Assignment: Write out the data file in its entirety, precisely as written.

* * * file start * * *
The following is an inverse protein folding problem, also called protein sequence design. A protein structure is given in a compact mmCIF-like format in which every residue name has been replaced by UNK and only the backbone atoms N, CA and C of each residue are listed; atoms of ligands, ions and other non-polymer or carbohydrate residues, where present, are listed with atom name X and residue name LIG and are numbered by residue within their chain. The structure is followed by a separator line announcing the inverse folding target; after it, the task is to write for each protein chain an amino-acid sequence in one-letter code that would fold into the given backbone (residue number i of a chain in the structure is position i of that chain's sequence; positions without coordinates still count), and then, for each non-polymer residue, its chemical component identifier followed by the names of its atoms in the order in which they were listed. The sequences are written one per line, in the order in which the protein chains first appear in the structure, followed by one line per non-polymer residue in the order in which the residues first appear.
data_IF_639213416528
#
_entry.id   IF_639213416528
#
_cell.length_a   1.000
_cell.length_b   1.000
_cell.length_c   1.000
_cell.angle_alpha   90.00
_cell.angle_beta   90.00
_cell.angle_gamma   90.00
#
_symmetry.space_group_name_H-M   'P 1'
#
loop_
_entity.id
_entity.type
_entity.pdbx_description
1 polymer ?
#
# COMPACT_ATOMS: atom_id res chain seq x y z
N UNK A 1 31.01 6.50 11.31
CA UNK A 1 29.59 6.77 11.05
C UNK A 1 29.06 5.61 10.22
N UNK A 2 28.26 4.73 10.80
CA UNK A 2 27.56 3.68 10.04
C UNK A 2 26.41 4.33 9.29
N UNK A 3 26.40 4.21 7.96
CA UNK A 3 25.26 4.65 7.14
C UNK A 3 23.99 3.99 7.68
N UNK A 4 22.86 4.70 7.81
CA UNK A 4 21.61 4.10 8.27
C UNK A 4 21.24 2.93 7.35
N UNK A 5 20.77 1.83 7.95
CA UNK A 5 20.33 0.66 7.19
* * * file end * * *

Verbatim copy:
The following is an inverse protein folding problem, also called protein sequence design. A protein structure is given in a compact mmCIF-like format in which every residue name has been replaced by UNK and only the backbone atoms N, CA and C of each residue are listed; atoms of ligands, ions and other non-polymer or carbohydrate residues, where present, are listed with atom name X and residue name LIG and are numbered by residue within their chain. The structure is followed by a separator line announcing the inverse folding target; after it, the task is to write for each protein chain an amino-acid sequence in one-letter code that would fold into the given backbone (residue number i of a chain in the structure is position i of that chain's sequence; positions without coordinates still count), and then, for each non-polymer residue, its chemical component identifier followed by the names of its atoms in the order in which they were listed. The sequences are written one per line, in the order in which the protein chains first appear in the structure, followed by one line per non-polymer residue in the order in which the residues first appear.
data_IF_639213416528
#
_entry.id   IF_639213416528
#
_cell.length_a   1.000
_cell.length_b   1.000
_cell.length_c   1.000
_cell.angle_alpha   90.00
_cell.angle_beta   90.00
_cell.angle_gamma   90.00
#
_symmetry.space_group_name_H-M   'P 1'
#
loop_
_entity.id
_entity.type
_entity.pdbx_description
1 polymer ?
#
# COMPACT_ATOMS: atom_id res chain seq x y z
N UNK A 1 31.01 6.50 11.31
CA UNK A 1 29.59 6.77 11.05
C UNK A 1 29.06 5.61 10.22
N UNK A 2 28.26 4.73 10.80
CA UNK A 2 27.56 3.68 10.04
C UNK A 2 26.41 4.33 9.29
N UNK A 3 26.40 4.21 7.96
CA UNK A 3 25.26 4.65 7.14
C UNK A 3 23.99 3.99 7.68
N UNK A 4 22.86 4.70 7.81
CA UNK A 4 21.61 4.10 8.27
C UNK A 4 21.24 2.93 7.35
N UNK A 5 20.77 1.83 7.95
CA UNK A 5 20.33 0.66 7.19